Taj Mahal a blues musician wouldn’t be wrong. But it wouldn’t exactly be
can at times sound like he came straight from the Mississippi Delta, he
is also heavily influenced by the music of the Caribbean, Latin America,
West Africa and Hawaii. His decades of material have embraced not only
country blues but also, folk, zydeco, reggae, rhythm and blues, gospel
and calypso. Mahal is one eclectic son of a gun, and no one who paid to
see his Taj Mahal Trio at The Klein Memorial Auditorium on Feb. 19 was
ever in danger of getting bored. In fact, even a child hyped up on
sugar, with attention deficit disorder, would have been able to sit
still. While some artists have a signature sound - you know it’s them
from the first note or the first word - Taj Mahal is not so easily
identifiable, and that’s what makes seeing the 68-year-old multiple
Grammy Award winner such an entertaining experience.
in the hour-and-fifteen-minute set, he treated the crowd to the slow
blues of “Annie Mae,” which began with some serious lead guitar work.
The next tune saw him switch to keyboard for the uptempo “Blues With A
Blues,” a favorite among Taj Majal fans - initially recorded by Henry
“Ragtime Texas” Thomas in the 1920s - was up next. It marked the third
time in three songs Mahal switched instruments, as he went from hollow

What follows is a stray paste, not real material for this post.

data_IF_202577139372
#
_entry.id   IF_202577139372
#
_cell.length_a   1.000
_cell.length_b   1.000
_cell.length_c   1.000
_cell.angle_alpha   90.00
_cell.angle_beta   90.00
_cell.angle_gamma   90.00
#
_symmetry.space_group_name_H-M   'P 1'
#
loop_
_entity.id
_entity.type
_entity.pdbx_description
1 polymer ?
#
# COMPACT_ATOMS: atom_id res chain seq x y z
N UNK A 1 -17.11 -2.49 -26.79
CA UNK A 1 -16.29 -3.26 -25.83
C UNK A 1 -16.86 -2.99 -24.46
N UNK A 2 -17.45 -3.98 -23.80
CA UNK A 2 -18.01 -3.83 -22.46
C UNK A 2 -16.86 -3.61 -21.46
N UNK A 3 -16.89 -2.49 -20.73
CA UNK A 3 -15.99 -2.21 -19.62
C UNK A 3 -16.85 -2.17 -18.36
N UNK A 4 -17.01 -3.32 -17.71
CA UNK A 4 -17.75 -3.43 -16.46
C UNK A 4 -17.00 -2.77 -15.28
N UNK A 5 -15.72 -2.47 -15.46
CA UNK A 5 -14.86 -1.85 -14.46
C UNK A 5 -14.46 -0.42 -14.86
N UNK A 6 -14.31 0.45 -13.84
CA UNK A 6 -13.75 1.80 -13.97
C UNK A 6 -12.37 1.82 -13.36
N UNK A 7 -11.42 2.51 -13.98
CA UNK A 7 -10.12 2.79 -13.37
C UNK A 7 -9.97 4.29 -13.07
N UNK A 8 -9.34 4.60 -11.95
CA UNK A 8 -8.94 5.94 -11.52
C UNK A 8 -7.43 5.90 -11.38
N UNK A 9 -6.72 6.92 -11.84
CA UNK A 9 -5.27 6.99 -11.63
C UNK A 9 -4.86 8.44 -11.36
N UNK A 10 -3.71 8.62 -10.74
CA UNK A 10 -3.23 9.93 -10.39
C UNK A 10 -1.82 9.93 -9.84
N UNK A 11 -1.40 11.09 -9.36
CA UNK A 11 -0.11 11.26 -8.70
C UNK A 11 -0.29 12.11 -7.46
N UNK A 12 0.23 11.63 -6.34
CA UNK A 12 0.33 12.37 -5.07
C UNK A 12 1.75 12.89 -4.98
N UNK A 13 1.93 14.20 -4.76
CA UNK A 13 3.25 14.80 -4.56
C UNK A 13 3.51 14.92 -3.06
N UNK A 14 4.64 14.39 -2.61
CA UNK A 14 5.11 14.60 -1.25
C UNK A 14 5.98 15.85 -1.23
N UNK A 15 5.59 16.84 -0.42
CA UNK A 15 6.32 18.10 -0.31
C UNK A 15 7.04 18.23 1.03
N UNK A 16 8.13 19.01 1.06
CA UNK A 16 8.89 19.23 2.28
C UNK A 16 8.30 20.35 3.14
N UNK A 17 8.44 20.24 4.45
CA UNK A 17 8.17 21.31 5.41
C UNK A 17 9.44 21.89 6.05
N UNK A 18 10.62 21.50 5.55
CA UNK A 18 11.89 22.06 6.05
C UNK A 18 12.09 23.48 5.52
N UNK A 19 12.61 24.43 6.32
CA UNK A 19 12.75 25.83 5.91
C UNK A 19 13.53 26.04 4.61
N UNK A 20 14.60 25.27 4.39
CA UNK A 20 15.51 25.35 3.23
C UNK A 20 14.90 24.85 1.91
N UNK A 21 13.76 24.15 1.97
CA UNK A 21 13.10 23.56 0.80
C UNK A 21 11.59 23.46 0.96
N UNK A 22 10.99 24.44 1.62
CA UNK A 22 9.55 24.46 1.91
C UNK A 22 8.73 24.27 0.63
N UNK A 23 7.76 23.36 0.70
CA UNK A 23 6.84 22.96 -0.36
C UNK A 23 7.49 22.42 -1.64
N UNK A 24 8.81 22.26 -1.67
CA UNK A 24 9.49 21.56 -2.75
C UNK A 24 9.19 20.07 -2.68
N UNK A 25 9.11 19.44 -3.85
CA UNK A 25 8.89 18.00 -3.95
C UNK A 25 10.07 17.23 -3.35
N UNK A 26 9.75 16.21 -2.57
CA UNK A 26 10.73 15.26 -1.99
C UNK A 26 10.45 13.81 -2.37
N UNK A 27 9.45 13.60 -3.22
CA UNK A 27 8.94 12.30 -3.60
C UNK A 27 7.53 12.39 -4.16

body electric guitar to keyboard to acoustic guitar. However, he would
stick to the acoustic for some time, including for “Corinna,” another
fan favorite, that dates back to his second album, 1968's The Natch'
Mahal wasn’t switching instruments, his chameleon-like voice kept things
interesting. He was warm and smooth on “Queen Bee,” - which received the
most applause of the night - yet deep and gravelly on “Strong Man
Holler,” a song off the 2008 album Maestro that Mahal described
as a “spooky blues.” Featuring gargling and moaning, and Mahal smacking
himself when singing about a woman that makes him want to do such, it
was easily the most entertaining performance of the night.
highlight was “Zanzibar,” which Mahal recorded with East African
musicians and singers for the 2005 album Mkutano.
thing you need to know,” said Mahal, “Music is the language of this
hour into the show, Mahal picked up a banjo for three songs, one of
which was “Slow Drag,” another song off Maestro, Mahal’s most
recent album. It is sung from the perspective of a man doing time in
prison who will escape and run away if he gets the chance.
reverted back to his hollow body electric guitar for “The Blues is
Alright,” the show closer. He motioned for the 1,000-plus in attendance
to get out of their seats. They did, and soon after, everyone was also
following Mahal’s lead on some call-and-response singing.
It was an
upbeat night all the way through. Mahal is never one to sing about being
down and out. Then again, he’s not your traditional blues man.
© Copyright 2011 Kirk Lang. All Rights Reserved.
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Text (this page) © Copyright 2011 Kirk Lang. All Rights Reserved.
Photos (this page) © Copyright 2011
Vivian Derouin /
Kirk Lang. All Rights Reserved.
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